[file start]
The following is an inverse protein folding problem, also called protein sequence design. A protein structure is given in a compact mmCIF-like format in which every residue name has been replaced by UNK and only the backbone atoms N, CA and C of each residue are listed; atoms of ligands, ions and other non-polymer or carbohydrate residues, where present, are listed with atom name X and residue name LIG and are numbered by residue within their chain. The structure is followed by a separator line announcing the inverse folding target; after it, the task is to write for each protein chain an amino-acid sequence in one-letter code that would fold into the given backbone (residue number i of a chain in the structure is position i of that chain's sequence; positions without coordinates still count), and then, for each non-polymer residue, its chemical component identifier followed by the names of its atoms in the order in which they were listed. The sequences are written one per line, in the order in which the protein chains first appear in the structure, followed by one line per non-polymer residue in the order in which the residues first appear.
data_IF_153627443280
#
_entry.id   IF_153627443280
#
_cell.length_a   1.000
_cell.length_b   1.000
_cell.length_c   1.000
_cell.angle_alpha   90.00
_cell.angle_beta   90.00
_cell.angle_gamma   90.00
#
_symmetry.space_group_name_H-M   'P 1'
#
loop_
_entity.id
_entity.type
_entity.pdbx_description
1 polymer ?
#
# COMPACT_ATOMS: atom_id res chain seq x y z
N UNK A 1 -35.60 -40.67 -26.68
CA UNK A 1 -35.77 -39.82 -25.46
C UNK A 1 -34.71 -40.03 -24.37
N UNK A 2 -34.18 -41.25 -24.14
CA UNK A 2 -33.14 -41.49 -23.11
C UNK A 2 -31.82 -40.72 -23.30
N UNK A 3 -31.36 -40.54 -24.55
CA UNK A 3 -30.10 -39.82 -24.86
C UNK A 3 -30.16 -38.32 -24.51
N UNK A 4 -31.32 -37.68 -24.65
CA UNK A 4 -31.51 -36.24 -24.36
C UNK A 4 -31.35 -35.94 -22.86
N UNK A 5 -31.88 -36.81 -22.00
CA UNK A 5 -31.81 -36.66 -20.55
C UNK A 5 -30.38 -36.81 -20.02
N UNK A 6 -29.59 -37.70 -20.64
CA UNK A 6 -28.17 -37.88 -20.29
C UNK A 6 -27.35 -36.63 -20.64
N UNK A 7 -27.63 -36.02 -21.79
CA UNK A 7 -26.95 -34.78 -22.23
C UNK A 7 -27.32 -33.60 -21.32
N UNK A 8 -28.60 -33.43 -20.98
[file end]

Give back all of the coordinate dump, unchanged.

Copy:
The following is an inverse protein folding problem, also called protein sequence design. A protein structure is given in a compact mmCIF-like format in which every residue name has been replaced by UNK and only the backbone atoms N, CA and C of each residue are listed; atoms of ligands, ions and other non-polymer or carbohydrate residues, where present, are listed with atom name X and residue name LIG and are numbered by residue within their chain. The structure is followed by a separator line announcing the inverse folding target; after it, the task is to write for each protein chain an amino-acid sequence in one-letter code that would fold into the given backbone (residue number i of a chain in the structure is position i of that chain's sequence; positions without coordinates still count), and then, for each non-polymer residue, its chemical component identifier followed by the names of its atoms in the order in which they were listed. The sequences are written one per line, in the order in which the protein chains first appear in the structure, followed by one line per non-polymer residue in the order in which the residues first appear.
data_IF_153627443280
#
_entry.id   IF_153627443280
#
_cell.length_a   1.000
_cell.length_b   1.000
_cell.length_c   1.000
_cell.angle_alpha   90.00
_cell.angle_beta   90.00
_cell.angle_gamma   90.00
#
_symmetry.space_group_name_H-M   'P 1'
#
loop_
_entity.id
_entity.type
_entity.pdbx_description
1 polymer ?
#
# COMPACT_ATOMS: atom_id res chain seq x y z
N UNK A 1 -35.60 -40.67 -26.68
CA UNK A 1 -35.77 -39.82 -25.46
C UNK A 1 -34.71 -40.03 -24.37
N UNK A 2 -34.18 -41.25 -24.14
CA UNK A 2 -33.14 -41.49 -23.11
C UNK A 2 -31.82 -40.72 -23.30
N UNK A 3 -31.36 -40.54 -24.55
CA UNK A 3 -30.10 -39.82 -24.86
C UNK A 3 -30.16 -38.32 -24.51
N UNK A 4 -31.32 -37.68 -24.65
CA UNK A 4 -31.51 -36.24 -24.36
C UNK A 4 -31.35 -35.94 -22.86
N UNK A 5 -31.88 -36.81 -22.00
CA UNK A 5 -31.81 -36.66 -20.55
C UNK A 5 -30.38 -36.81 -20.02
N UNK A 6 -29.59 -37.70 -20.64
CA UNK A 6 -28.17 -37.88 -20.29
C UNK A 6 -27.35 -36.63 -20.64
N UNK A 7 -27.63 -36.02 -21.79
CA UNK A 7 -26.95 -34.78 -22.23
C UNK A 7 -27.32 -33.60 -21.32
N UNK A 8 -28.60 -33.43 -20.98